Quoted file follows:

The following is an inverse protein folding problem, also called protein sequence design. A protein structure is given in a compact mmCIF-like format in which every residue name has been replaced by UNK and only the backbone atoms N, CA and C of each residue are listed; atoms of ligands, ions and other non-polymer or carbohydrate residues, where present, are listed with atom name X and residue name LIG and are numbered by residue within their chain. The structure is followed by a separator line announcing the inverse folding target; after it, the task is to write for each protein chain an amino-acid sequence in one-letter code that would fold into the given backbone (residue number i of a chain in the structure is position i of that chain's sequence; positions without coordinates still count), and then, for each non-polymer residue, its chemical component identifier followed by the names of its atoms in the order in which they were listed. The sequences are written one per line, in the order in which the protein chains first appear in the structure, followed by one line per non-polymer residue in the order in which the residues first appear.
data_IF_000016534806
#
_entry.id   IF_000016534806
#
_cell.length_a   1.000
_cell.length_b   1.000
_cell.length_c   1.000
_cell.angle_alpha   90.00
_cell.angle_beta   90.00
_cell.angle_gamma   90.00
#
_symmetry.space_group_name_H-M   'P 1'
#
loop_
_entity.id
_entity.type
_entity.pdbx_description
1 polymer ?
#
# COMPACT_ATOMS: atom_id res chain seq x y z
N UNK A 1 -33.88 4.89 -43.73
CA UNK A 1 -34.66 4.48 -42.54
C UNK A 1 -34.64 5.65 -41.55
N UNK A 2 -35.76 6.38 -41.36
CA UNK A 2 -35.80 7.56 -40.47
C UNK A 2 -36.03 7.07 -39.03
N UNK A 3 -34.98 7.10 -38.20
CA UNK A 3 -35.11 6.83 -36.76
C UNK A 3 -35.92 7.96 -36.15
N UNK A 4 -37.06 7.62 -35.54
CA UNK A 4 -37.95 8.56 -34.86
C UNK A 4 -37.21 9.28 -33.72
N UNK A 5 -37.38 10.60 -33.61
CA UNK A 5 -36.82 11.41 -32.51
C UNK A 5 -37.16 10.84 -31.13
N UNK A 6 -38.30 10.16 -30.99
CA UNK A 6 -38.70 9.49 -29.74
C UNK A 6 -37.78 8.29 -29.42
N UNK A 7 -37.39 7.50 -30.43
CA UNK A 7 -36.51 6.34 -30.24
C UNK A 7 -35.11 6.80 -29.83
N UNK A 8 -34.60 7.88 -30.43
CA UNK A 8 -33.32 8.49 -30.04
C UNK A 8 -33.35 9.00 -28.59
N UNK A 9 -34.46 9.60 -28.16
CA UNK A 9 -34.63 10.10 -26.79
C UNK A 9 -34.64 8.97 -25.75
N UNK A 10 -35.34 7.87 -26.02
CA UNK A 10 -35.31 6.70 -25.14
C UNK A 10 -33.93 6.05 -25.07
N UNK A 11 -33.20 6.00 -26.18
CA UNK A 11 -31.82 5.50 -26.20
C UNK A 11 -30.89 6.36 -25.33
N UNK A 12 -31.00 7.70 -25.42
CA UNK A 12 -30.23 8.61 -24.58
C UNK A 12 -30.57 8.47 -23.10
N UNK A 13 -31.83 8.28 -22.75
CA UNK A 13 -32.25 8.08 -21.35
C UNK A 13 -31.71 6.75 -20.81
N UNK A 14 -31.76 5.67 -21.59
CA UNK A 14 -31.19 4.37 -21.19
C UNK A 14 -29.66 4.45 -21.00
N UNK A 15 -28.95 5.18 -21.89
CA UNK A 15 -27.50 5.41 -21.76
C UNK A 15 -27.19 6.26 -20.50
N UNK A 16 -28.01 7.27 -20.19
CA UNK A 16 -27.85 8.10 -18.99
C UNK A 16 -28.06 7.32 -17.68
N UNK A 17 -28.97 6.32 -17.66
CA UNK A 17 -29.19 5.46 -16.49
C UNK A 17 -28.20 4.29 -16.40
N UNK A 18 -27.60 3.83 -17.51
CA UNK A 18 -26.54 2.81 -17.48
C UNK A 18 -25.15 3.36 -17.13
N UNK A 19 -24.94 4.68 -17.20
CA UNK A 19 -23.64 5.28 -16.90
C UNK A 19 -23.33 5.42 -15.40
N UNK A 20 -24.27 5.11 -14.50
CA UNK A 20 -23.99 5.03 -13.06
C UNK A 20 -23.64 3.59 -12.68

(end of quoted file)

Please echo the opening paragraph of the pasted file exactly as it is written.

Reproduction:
The following is an inverse protein folding problem, also called protein sequence design. A protein structure is given in a compact mmCIF-like format in which every residue name has been replaced by UNK and only the backbone atoms N, CA and C of each residue are listed; atoms of ligands, ions and other non-polymer or carbohydrate residues, where present, are listed with atom name X and residue name LIG and are numbered by residue within their chain. The structure is followed by a separator line announcing the inverse folding target; after it, the task is to write for each protein chain an amino-acid sequence in one-letter code that would fold into the given backbone (residue number i of a chain in the structure is position i of that chain's sequence; positions without coordinates still count), and then, for each non-polymer residue, its chemical component identifier followed by the names of its atoms in the order in which they were listed. The sequences are written one per line, in the order in which the protein chains first appear in the structure, followed by one line per non-polymer residue in the order in which the residues first appear.